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Has it ever crossed your mind what makes up a good and successful gathering? We spend a large part of our lives gathering with others, from Monday morning team catch-ups to Friday night cocktails, book groups, and board meetings. However, it is rare that we actually take a step back and consider what goes into a truly meaningful and exciting gathering.

When I saw her TED talk a few months ago about the 3 steps to turn everyday get-togethers into transformative gatherings, and after a friend recommendation, I knew I had to read her book.

This book is about to put together an unforgettable gathering of people, from family gatherings, to conferences.

Gatherings are not only a huge part of life, but they are a large part of simply being human. However, far too often is the time we spend actually gathering with others underwhelming and uninspiring.

It sounds straightforward, but it’s not.

In this summary of The Art of Gathering by Priya Parker, you’ll learn

  • Why taking people off the invite list might actually be the key to making your gathering successful;
  • Why not allowing guests to pour their own drinks might make for a more fun party; and
  • How to create the perfect end to a gathering.

I learned that an event starts when you send out the invite, not when people arrive to your event.

I learned that your event should not start with announcement and logistics. Instead your opening should be a kind of shock therapy.

I learned how to host an event in a way that keeps the audience glued to the event and not lose focus or be distracted.

There is more to learn from this book.

Review

9/10

Useful to those whose job it is to plan meetings, conferences, and the like and a worthy survival manual for consumers of the same.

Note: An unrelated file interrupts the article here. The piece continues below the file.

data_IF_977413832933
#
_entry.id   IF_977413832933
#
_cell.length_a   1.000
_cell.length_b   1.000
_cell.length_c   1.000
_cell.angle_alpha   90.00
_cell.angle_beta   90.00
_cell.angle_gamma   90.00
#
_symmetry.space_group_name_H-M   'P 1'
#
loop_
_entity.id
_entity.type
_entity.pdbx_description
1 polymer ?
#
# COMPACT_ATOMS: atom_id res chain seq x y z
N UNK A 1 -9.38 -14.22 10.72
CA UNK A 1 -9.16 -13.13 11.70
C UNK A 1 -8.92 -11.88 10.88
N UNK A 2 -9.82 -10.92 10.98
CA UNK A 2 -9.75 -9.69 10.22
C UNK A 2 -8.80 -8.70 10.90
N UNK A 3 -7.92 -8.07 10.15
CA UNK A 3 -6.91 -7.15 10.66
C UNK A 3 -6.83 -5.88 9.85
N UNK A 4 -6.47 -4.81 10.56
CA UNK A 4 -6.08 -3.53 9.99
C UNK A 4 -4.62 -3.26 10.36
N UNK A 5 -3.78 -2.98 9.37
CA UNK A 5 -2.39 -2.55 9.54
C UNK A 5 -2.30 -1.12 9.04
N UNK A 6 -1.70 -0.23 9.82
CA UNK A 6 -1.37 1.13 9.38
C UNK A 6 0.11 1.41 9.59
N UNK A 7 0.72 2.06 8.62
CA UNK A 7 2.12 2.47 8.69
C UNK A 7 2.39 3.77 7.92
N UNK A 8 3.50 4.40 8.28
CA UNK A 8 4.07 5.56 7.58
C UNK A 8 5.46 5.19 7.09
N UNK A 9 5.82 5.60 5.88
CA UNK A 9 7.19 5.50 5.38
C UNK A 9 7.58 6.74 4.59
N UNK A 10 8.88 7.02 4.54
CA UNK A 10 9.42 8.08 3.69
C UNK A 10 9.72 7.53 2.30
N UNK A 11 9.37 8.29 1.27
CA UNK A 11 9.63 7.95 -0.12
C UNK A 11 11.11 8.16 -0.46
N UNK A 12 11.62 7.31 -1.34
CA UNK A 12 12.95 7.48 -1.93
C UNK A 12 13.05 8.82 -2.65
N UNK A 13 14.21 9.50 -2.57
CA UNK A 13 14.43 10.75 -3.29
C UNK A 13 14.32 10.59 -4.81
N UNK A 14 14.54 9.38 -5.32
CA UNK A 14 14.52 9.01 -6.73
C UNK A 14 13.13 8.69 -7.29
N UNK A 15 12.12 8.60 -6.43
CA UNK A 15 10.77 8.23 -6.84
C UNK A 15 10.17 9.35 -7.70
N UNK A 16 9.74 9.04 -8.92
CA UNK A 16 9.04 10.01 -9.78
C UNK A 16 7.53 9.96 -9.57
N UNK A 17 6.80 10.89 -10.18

It is has fascinating stories, great insights and I highly recommend it.

“Hosts of all kinds, this is a must-read!” — Chris Anderson, owner and curator of TED

My favourite quotes

  • “To get the group to be vulnerable, he said, we facilitators needed to share an even more personal story than we expected our clients to. We would set the depth of the group by whatever level we were willing to go to; however much we shared, they would share a little less. We had to become, in effect, participants.”
  • “In a group, if everybody thinks about the other person’s needs, everyone’s needs are actually fulfilled in the end. But if you only think about yourself, you are breaking that contract.”
  • “When Gergen hosts a panel and Q&A time comes, he often instructs the audience: “If you would, identify yourself, be fairly succinct, and remember that a question ends with a question mark.” When an audience member inevitably begins making a long statement, Gergen interrupts repeatedly if need be: “Can you put that into a question? . . . Can you put that into a question? . . . Is this leading to a question?” It may seem to some that he is being mean, but in”
  • “Your opening needs to be a kind of pleasant shock therapy. It should grab people. And in grabbing them, it should both awe the guests and honor them. It must plant in them the paradoxical feeling of being totally welcomed and deeply grateful to be there.”
  • “You may well ask, Why does my gathering have to “take a stand”? It’s not the Battle of the Alamo. I have heard this question before. Virtually every time I push my clients to go deeper with their gathering’s purpose, there is a moment when they seem to wonder if I am preparing them for World War III. Yet forcing yourself to think about your gathering as stand-taking helps you get clear on its unique purpose.”

 

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